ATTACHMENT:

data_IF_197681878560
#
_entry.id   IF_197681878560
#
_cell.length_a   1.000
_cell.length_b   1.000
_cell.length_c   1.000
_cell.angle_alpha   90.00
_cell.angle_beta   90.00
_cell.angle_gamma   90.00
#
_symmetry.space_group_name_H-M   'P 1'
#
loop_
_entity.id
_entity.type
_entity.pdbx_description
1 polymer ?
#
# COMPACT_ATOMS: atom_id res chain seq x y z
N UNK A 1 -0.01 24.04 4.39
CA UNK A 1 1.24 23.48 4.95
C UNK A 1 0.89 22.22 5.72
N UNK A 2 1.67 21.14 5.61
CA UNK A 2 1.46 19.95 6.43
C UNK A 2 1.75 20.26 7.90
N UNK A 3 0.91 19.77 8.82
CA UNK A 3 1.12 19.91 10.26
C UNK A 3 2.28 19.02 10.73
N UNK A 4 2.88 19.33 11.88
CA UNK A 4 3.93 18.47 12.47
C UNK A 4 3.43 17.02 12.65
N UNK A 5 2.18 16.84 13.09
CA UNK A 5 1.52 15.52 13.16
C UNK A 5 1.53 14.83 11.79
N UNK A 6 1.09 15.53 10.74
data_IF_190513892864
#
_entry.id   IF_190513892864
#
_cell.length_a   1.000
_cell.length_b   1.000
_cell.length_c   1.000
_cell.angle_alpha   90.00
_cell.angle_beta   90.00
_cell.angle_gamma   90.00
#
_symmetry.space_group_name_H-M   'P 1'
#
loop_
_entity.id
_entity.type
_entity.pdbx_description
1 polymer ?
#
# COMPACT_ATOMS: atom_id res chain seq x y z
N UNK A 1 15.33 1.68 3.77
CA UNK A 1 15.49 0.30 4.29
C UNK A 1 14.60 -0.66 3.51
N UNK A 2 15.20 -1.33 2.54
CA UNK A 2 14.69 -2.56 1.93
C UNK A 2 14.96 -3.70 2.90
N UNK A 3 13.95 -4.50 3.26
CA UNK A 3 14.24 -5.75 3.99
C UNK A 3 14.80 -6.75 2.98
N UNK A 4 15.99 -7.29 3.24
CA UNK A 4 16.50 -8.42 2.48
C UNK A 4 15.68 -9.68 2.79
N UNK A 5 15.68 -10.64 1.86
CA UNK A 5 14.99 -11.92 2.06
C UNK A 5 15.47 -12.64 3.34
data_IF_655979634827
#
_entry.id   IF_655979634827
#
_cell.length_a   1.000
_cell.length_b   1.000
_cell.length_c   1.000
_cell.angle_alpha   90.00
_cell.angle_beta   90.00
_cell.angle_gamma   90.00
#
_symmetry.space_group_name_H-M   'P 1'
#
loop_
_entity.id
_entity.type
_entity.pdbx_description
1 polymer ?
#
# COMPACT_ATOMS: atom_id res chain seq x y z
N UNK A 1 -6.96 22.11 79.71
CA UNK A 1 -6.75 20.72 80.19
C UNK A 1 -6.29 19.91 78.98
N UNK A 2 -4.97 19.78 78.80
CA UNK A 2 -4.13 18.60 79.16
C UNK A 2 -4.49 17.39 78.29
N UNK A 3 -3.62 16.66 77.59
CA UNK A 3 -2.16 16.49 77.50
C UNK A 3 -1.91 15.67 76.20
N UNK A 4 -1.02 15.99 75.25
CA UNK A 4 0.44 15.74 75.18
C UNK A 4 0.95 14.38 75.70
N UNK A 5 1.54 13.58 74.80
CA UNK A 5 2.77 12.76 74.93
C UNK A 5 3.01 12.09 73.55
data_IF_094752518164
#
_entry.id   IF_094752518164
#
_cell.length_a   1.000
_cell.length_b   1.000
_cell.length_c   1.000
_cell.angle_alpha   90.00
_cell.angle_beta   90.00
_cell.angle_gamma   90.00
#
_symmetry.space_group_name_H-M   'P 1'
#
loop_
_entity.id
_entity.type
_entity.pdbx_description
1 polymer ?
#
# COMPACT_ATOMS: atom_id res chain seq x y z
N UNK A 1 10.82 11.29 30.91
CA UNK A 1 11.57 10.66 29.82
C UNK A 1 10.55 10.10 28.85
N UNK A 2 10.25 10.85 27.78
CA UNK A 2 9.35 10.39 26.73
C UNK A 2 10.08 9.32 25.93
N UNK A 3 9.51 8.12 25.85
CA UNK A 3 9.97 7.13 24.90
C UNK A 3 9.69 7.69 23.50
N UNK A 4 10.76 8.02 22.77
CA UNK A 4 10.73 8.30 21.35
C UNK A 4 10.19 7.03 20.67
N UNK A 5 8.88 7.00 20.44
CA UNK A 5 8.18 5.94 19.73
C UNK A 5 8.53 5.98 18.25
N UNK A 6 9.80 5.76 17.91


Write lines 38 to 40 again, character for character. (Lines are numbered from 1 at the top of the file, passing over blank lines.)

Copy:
#
_entry.id   IF_190513892864
#